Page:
The O'Neall's and O'Neill's in the French Indian War or Seven Year War

Individuals surnamed O'Neill or O'Neal have had long and illustrious careers in military participation in the recorded history of the World. This site is dedicated to the memory of those so named, who fought in the French Indian War, prior to the American Revolution. If you have any information of any O'Neil, O'Neal, O'Neill, O'Neall, O'Neale or Neal, who was a participant in any battle of the French Indian Wars, please write in, and your info will be included here.

Story contributed by Jill O'Neall Ching:

My direct ancestor was a wagonner in the French Indian War. His name was William O'Neall and he was my 5th great grandfather. According to a biography written about his father and his own family William O'Neall was a young man in Winchester, Virginia at the time of the Wars. Young William O'Neall joined the fighting, which was lead by General Braddock and a young major, by the name of George Washington. They drove, walked and rode to Fort Duquesne, near Pittsburgh, Pennsylvania and attempted to take the fort in a costly fiasco. William O'Neall was the companion of Daniel Morgan, and they both drove wagon, Daniel Morgan later became a General in the American Revolution. After marrying Mary Frost, William O'Neall became a Quaker, but I have often wondered if the atrocities he witnessed at Fort Duquesne helped persuade his change of faith.

Source: Duncan & Schultz A Glance Back Over Our Shoulders (Pride in our Past-Faith in our Future)1720-1984.

The Battle of Fort Duquesne

Hot June and summer dust caught the rays of sunlight‚ and fell down to the dirty trail as the wagons rolled slowly thru the Alleghany wilds‚ the men were tired. Major George Washington led the way, young and intelligent‚ he knew the ways of Indian warefare and kept a close watch toward the underbrush‚ not yet cleared up ahead. The Virginian′s machete cracked the overgrowth‚ opening a few inches more of the little used Indian footpath‚ toward destiny.

Washington′s commander‚ General Edward Braddock‚ at forty-five years old fully intended to remove the French soldiers of Captain Lienard de Beaujeu at Fort Duquesne, come hell or high water. In 1755 the virgin wilderness of the Alleghany was a tough task for the 1‚400 British and 500 colonial troops who made up the traditional military battle columns. They cleared just four miles a day‚ a very difficult four miles. Two of Washington's wagonners were William O'Neall, of Winchester‚ Virginia and his companion Daniel Morgan. 

As Braddock and Washington struggled thru the forest, Charles de Langlade gathered his Indians for battle. The Ottawa‚ the Huron and the Chippewa, 200 warrior tribesmen in all, they efficently took to their canoes and paddled from dawn til dark everyday, arriving to meet Beaujeu with his French soldiers at Fort Duquesne in early June. They laid in wait, gathering strength, for the British and colonial army.

Indian scouts spied the 3 columns of red-coated British and colonial army soliders from their forest hiding areas as the English approached the Monogahele River‚ the Indians and French hid in the dense ravines along the Monogahele‚ and the wagons rolled on toward Fort Duquesne, by July 7th Braddock was 10 miles from the Fort. Langlade was ready to attack‚ but Beaujeu hesitated because they were, afterall, outnumbered 2 to 1 to the man. Langlade persisted, feeling he could only win by ambush and on July 9th Lt. Colonel Thomas Gage was ordered to lead a strong advance party, the British needed two attempts to get across the river, a small skirmish kicked up and 30 Indians fled.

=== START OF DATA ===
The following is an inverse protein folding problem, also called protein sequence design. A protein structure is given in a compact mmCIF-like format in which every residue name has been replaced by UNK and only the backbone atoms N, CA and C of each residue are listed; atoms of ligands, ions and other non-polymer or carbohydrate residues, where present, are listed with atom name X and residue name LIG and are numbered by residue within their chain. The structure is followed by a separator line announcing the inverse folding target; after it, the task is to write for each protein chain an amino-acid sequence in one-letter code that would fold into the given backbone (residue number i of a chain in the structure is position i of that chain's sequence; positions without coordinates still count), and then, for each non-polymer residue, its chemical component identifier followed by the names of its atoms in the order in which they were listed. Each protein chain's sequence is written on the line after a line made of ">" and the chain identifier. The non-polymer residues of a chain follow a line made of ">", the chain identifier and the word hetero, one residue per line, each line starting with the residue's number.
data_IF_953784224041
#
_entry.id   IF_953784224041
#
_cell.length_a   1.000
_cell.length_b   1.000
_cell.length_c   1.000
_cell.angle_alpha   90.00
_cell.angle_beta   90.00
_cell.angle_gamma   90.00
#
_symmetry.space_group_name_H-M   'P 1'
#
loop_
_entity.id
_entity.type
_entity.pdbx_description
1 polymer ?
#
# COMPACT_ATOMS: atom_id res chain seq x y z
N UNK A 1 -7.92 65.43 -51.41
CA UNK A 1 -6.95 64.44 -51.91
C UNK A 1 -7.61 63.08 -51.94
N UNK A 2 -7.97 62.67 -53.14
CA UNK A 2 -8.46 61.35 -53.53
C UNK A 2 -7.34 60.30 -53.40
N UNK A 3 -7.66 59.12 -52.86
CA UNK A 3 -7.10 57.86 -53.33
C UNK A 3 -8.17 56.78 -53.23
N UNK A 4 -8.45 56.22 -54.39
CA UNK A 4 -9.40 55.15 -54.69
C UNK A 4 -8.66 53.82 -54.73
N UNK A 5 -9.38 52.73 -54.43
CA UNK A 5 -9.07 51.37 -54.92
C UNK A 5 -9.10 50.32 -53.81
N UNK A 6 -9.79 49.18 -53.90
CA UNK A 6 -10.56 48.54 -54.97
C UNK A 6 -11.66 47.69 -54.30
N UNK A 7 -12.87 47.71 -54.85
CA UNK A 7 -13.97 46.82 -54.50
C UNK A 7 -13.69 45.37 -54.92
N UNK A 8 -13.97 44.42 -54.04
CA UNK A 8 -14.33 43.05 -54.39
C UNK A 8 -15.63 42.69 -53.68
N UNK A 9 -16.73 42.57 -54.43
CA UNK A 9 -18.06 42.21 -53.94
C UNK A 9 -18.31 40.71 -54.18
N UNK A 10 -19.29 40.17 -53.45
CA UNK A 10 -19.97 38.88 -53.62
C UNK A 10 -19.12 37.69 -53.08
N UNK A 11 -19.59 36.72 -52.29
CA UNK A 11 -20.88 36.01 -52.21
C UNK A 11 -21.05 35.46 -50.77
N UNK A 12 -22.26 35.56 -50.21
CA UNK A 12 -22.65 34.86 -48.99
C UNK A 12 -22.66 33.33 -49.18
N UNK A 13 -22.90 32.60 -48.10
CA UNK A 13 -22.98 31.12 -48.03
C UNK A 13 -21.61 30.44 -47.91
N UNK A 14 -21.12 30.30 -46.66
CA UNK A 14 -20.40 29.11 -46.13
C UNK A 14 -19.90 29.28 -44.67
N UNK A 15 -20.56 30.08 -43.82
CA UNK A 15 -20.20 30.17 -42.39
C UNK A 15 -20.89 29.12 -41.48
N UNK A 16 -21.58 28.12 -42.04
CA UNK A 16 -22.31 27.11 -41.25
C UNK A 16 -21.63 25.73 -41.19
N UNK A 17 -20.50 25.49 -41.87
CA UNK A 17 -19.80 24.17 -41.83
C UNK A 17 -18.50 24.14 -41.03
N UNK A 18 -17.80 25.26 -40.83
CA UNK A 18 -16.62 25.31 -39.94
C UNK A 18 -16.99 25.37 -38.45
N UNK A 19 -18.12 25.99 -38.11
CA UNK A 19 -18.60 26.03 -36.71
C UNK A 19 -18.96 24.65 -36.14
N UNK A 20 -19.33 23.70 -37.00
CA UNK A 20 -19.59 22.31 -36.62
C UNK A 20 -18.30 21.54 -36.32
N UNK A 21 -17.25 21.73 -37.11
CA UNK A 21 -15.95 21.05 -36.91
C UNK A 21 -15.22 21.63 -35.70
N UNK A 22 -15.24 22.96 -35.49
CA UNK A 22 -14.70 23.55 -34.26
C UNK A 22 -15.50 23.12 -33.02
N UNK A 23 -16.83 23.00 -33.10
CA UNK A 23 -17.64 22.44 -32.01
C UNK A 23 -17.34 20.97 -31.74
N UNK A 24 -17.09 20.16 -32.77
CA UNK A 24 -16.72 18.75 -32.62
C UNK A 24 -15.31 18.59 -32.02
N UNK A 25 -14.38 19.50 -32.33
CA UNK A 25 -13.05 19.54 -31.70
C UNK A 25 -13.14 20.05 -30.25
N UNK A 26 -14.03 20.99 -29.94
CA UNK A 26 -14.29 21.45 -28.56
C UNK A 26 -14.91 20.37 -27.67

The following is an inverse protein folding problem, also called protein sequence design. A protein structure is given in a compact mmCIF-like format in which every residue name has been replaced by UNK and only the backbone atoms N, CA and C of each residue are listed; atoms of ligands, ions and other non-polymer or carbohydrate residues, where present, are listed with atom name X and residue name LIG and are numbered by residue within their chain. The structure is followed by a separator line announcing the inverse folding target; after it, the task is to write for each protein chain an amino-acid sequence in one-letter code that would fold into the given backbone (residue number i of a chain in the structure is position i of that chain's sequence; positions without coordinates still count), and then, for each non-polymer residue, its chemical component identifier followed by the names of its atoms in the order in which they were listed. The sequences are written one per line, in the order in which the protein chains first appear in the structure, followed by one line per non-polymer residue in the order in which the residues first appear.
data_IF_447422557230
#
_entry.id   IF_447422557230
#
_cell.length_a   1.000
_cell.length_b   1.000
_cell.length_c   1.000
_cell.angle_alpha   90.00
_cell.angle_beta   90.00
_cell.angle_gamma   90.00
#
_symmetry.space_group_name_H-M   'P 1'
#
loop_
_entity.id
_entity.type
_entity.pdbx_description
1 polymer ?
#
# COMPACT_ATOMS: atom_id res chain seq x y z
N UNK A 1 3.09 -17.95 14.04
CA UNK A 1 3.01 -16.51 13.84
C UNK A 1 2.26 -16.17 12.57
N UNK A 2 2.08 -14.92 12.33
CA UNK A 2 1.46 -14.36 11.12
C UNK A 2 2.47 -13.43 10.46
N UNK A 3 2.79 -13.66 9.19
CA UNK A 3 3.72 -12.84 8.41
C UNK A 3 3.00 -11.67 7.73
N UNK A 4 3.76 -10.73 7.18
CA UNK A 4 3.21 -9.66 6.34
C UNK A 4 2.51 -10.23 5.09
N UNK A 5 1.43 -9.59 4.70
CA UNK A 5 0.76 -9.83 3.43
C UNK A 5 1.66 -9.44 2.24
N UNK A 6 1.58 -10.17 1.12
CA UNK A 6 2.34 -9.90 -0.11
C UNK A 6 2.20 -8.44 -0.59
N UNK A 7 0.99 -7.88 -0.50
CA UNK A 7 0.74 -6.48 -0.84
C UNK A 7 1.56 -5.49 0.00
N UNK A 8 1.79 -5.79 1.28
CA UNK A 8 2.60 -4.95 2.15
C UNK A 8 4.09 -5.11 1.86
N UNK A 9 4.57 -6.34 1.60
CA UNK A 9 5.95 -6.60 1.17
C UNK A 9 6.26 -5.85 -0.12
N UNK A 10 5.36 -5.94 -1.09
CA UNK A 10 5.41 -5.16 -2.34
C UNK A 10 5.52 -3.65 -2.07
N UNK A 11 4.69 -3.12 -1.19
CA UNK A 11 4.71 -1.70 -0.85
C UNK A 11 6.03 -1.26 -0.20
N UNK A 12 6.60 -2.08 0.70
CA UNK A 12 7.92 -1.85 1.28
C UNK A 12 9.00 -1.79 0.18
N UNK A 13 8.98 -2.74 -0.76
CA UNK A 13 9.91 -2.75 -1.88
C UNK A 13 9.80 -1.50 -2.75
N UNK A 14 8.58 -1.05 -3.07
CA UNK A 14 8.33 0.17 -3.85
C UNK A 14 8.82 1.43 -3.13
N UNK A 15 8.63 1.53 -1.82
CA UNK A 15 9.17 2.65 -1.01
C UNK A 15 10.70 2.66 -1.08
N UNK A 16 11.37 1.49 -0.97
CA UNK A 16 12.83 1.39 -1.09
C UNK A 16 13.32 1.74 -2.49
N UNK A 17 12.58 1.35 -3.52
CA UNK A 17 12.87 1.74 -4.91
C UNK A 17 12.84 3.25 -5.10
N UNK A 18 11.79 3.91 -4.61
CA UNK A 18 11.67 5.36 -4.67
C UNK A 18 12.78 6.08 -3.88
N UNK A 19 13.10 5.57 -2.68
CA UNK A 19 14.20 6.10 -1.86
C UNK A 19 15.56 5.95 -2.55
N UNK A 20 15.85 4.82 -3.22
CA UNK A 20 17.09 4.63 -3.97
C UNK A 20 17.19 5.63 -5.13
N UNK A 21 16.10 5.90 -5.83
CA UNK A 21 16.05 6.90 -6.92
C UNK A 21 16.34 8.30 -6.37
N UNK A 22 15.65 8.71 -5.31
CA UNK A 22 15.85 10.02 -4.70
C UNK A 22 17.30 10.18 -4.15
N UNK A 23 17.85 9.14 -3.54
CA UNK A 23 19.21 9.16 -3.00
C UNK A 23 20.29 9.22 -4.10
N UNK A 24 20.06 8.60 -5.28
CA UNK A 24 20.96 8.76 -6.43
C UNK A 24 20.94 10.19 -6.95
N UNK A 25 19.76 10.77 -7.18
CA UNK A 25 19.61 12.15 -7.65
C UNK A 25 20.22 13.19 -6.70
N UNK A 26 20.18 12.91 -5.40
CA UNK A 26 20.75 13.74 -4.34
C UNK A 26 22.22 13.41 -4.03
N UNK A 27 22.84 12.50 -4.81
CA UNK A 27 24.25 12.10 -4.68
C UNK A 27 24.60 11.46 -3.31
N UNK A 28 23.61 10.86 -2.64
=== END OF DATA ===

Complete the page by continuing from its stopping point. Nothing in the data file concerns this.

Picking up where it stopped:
The army band played a marching vigil, pounding out a rythym of encouragement to the troops, and the advance party pressed forward, now in a 2 column formation‚ grenadiers were on flank and wagons to the rear, where the Virginians followed the English regular army. The men advanced now, marching at the ready, to the beat of the drums.

The Indians were becoming anxious, wanting to attack and were ready‚ painted and nearly naked for battle to the death‚ as Beaujeu turned to wave his hat at his now advancing men he was cut down almost immediately, dying where he laid. The enemies advanced. The French Indian losses were small but the French Canadians fled. The retreat that ensued was stopped by Captain Dumas and Charles Langlade, and despite the chaos which reigned the Brits and Virginians were to be doomed.

Their advancing troops were driven back, the tomahawks raised‚ screaming and shouts, as the advance guards now attempted retreat‚ but the troops could not form ranks and in the panic the withdrawal became a rout, the British firing blindly‚ not able to see their targets. In the confusion the redcoats fired upon the hiding Provincials, who had fled to the forest to hide or after the Indians.

Braddock swore. He cajoled his men. He cursed at the retreating ranks and attempted to restore order. He hit them with the side of his sword. His mounted officers were easily picked off and Braddock himself had 4 horses shot out from under him, as he attempted to mount the fifth he took one in the lungs‚ and now, smelling victory‚ the Indians swarmed as more troops retreated, they held their scalping knives and tomahawks high.

Of the casualites, the British and Provincials suffered 977 dead including 63 of 86 officers killed in the battle of Fort Duquesne. It was the worst defeat ever, to date, by the British on colonial soil. Major George Washington‚ who had tried to tell Braddock of the Indians warfare techniques took news of the defeat back to Dunbar‚ who had learned even Braddock's war chest had been captured and that now the French had all the future battle plans for the British military in their possession. At Gist′s Plantation, Dunbar ordered the total destruction of all cannons, ammunition, powder wagons and shells‚ a costly and sorrowful error.

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